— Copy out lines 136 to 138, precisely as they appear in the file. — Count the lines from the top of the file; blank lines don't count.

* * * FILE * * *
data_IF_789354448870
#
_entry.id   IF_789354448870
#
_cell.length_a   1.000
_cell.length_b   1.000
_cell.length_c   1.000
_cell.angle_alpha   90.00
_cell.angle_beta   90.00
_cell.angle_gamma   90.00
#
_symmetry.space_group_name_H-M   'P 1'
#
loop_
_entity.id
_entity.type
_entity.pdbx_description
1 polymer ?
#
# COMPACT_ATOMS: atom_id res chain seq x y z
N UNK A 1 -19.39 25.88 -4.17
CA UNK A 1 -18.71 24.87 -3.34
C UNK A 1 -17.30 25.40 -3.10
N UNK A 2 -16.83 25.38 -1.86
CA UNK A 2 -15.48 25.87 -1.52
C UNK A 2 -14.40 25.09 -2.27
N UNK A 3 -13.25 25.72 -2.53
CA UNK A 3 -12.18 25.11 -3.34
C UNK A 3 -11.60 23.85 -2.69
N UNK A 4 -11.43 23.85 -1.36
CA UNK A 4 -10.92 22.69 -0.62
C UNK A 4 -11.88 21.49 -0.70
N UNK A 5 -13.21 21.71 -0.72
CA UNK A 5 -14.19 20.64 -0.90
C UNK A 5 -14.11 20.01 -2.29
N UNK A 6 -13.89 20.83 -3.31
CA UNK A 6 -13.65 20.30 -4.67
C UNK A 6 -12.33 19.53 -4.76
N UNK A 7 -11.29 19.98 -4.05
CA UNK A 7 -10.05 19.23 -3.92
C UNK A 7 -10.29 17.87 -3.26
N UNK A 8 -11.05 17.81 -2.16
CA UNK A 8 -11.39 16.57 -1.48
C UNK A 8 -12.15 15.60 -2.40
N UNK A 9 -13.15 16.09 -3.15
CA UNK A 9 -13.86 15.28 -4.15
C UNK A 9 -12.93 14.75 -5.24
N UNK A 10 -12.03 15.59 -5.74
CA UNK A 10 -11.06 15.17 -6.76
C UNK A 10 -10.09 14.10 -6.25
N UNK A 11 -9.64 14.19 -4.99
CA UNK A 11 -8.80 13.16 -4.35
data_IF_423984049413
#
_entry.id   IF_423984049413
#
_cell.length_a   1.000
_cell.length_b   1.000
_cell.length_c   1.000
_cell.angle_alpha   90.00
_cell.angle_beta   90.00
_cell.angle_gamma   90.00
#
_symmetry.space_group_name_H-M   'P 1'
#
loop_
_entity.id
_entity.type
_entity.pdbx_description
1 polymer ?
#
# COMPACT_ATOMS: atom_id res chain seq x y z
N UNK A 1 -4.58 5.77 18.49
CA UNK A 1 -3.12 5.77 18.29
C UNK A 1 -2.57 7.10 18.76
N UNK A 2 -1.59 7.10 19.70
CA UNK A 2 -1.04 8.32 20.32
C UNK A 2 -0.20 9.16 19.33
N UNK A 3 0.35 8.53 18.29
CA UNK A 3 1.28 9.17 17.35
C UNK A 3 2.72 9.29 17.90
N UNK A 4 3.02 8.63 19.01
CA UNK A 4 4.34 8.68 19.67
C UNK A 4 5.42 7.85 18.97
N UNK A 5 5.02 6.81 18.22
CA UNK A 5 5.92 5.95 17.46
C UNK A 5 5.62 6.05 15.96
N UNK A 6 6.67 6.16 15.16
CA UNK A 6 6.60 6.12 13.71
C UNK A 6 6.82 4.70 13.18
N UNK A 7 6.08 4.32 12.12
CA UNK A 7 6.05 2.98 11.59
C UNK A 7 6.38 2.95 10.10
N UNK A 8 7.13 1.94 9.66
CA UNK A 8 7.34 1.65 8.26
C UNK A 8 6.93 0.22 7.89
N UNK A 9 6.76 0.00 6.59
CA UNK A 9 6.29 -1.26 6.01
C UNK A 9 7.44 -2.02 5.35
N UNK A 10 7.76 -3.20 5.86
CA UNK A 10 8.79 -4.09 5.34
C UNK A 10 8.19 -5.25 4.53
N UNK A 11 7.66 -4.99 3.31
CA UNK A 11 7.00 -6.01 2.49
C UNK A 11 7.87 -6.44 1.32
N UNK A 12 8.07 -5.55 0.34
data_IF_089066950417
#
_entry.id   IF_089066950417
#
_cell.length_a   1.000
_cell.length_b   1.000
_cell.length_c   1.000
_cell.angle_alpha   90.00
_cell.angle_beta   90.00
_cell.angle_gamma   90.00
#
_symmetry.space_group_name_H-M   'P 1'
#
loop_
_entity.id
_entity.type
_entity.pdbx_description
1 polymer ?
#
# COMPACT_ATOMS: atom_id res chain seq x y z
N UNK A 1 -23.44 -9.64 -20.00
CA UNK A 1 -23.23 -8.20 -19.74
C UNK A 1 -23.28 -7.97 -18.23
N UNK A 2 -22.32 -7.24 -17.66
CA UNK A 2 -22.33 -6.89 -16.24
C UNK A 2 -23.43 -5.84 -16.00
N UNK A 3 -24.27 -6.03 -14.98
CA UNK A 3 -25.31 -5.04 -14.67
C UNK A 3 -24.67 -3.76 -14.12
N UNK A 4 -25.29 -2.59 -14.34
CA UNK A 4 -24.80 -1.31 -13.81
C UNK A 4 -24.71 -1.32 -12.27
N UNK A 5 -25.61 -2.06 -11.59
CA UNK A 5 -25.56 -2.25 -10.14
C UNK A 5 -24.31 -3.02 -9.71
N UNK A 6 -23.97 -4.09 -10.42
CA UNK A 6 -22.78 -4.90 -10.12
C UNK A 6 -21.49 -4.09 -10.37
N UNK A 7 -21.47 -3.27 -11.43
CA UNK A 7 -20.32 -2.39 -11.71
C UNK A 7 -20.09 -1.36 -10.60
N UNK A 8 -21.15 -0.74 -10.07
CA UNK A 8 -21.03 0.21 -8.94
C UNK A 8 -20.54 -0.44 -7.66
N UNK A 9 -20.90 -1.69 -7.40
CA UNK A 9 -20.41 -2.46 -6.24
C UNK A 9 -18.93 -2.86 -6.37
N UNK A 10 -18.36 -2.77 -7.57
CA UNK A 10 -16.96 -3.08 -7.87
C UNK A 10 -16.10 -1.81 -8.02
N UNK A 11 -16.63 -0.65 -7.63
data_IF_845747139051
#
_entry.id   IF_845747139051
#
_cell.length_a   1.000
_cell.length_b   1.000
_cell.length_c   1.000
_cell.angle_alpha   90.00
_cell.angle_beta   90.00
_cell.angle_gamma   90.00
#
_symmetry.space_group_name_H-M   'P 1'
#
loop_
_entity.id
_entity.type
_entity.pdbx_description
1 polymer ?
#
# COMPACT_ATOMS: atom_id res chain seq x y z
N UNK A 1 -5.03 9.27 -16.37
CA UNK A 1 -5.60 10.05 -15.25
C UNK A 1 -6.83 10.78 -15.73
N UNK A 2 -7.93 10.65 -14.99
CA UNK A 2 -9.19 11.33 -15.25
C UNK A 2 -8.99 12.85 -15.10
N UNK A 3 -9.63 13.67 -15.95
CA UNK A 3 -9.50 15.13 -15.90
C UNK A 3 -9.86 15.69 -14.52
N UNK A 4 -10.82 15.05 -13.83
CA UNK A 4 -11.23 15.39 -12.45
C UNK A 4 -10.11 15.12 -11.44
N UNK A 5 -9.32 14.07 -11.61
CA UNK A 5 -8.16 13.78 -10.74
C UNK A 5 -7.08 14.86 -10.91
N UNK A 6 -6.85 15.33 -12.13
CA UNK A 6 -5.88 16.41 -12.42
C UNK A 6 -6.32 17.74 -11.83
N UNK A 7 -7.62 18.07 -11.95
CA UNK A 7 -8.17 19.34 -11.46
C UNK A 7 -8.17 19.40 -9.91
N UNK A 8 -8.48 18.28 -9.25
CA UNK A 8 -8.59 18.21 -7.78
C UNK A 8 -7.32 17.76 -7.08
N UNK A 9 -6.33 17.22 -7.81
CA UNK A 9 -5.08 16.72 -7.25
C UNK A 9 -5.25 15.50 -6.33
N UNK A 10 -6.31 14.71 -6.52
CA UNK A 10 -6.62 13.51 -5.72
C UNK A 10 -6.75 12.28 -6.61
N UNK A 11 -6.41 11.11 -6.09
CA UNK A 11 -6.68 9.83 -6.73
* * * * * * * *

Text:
N UNK A 4 -25.29 -2.59 -14.34
CA UNK A 4 -24.80 -1.31 -13.81
C UNK A 4 -24.71 -1.32 -12.27